My real issue with SPOTY is the “P”. It’s all about etymology. What I always end up arguing with friends and colleagues about when discussing who should win tends to boil down to someone saying “Yes, but it’s Sports Personality of the Year! They have no personality/They’re so boring/They’re an idiot” regardless of whether they were World/Olympic/Grand Slam/Major champion.  If this is you, then listen in: the word personality was included in the title of the award in 1954 simply to describe a well known person, a star, a high achieving individual. However, as the way we used used the word developed, and as we became more obsessed with ranking things and competition, and as the media hype around, well, everything, increased, that word ‘personality’ seemed to become an important criterion to assess the shortlisted individuals on. I would argue, and have, on many occasions, that this award should be judged and voted for on the basis of sporting achievement, not on their acerbic wit and repartee in interviews or their wonderful word play within 140 characters on social media.  Otherwise, this would just be the Joey Barton or Graeme Swann award. And nobody wants that.

Which rounds me nicely onto my own list. It’s difficult to really nail down how I have separated out some of the contenders as it really has been a magnificent year of performances, and I run the risk of tripping myself up with a set of hard and fast rules. But what I will say is that I put a lot emphasis on the athlete being the absolute best in the world at what they do, and if there is definitive proof of that over the course of the year then that is the main thing. Also, the depth of talent in the event/sport that has been excelled in (think Linford Christie, 100m, 1993) and the uniqueness of the achievement of the athlete plays a part (think Bradley Wiggins, Tour de France, 2012). Previous entries or wins don’t matter, it’s all about 2016.  Even then there are just intangibles that I can’t define, I guess that’s just what they call personal opinion!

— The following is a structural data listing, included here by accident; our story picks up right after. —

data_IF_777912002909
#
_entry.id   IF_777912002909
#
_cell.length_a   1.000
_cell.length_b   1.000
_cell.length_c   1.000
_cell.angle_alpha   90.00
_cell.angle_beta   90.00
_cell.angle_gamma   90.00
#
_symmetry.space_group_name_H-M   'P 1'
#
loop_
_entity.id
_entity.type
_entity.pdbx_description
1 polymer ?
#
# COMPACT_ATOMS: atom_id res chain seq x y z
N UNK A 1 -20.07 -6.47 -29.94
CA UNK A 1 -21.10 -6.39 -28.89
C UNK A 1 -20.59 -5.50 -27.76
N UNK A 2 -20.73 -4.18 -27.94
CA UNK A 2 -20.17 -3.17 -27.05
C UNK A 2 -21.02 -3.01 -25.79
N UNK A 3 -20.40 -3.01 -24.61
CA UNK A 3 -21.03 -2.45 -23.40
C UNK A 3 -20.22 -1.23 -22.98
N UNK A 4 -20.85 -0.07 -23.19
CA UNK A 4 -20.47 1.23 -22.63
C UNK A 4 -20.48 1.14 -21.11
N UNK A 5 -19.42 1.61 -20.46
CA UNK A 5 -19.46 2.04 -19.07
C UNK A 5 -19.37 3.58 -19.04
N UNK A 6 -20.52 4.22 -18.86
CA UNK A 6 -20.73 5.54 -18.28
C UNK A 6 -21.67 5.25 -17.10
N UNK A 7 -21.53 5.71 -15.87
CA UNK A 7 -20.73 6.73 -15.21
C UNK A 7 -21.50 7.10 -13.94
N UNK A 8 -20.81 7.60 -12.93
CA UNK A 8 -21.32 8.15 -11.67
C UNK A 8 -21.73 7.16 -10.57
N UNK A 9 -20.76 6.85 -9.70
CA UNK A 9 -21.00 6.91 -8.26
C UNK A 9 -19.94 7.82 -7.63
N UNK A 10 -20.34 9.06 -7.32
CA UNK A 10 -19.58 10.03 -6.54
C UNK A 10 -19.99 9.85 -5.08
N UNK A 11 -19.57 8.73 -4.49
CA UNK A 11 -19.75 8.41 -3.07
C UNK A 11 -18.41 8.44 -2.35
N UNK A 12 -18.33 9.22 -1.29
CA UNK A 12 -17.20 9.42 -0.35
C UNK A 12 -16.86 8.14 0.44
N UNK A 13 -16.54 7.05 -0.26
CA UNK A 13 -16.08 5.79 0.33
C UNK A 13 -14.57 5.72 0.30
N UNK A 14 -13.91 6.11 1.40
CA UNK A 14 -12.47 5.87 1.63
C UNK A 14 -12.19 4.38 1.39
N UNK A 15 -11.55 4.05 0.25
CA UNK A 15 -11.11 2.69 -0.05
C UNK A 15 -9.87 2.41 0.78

My 16 to 1 then, starts with:

16. Danny Willett – Golf


The thumbs-up pose loving, press conference swearing, undoubtedly talented Yorkshireman did something that no Brit had done for 20 years in winning the US Masters in April. And that was about it really. Wait, he also won the Dubai Desert Classic this year. But he struggled at the Ryder Cup under the scrutiny brought upon him by big bro PJ and his somewhat inflammatory comments about American golf fans on the eve of his brother’s debut in the biannual golfing war, hence the subsequent press conference swear. Also, his world ranking hit a peak of 9, making him, by some distance, not the world’s best. So, well done Danny, the Masters was a great achievement, but for me you probably shouldn’t even be on the list at all.